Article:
than equal to r, we'll going to replace it by these constraints.

And what do these constraints say? It says, you choose your portfolio x, the

return that you're going to get is going to be the worst possible return in the

confidence region. Any point in the confidence region is

possible and, therefore, this worst return is something that you could possibly see

in the market. And now, instead of that constraint on the

target return, I'm going to put a constraint that this minimum value must be

greater or equal to r. I can do portfolio selection with this

constraint. It's a little bit harder but not much

harder. And now, the picture I end up getting

looks like the plot here. The estimated frontier starts coming down.

Why does this happen? This happens because now, I'm putting the

worst case. So, I have estimated value of mu, this

could be the estimated portfolio performance.

But because now I have put the worst case constraint, this gets dragged down.

The realized performance also becomes bigger than expected.

So, that starts getting pulled up and therefore, the gap between these two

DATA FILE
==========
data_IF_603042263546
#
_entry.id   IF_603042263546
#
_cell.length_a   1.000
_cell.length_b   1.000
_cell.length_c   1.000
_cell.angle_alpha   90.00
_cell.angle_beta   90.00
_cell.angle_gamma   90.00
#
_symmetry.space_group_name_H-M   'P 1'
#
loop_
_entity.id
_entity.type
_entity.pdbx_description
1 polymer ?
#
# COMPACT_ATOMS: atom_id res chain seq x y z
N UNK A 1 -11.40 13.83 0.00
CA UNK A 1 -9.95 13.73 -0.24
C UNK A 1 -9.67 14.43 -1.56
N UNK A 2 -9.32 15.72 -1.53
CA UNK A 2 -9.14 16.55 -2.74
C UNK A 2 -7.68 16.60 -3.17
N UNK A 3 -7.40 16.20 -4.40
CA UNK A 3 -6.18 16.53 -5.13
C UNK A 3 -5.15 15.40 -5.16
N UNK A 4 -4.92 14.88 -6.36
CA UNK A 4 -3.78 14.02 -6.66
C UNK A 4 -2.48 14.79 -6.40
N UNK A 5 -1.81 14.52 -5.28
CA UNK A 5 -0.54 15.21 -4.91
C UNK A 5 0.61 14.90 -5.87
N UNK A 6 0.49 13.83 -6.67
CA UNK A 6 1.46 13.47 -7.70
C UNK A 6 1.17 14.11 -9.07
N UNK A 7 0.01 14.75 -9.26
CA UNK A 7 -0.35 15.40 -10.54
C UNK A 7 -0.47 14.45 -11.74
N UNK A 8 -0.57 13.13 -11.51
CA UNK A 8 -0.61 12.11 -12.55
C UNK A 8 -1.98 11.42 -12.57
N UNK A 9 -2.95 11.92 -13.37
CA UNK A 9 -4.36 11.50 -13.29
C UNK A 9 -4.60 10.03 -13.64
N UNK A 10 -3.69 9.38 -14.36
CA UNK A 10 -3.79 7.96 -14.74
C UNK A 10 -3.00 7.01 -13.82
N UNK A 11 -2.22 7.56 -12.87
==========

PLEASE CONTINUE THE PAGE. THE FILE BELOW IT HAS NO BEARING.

starts to become very small. There are issues with this technology.

You can sometimes get portfolios which are not very interpretable and therefore it's

having a little difficulty getting fraction.

But over time technology either directly or some version of this technology is

likely to become very practical. All of these methods were focused on

trying to improve the optimization strategy.

There is a flip side to this methodology, where one tries to improve the estimation

strategy. So, here's, are some methods that people

have used to improve parameter estimate. One of the most popular methods are

so-called the shrinkage methods. And what one does in these shrinkage

methods is that one shrinks to some global quantity.

These were introduced by Charles Stein in 1961.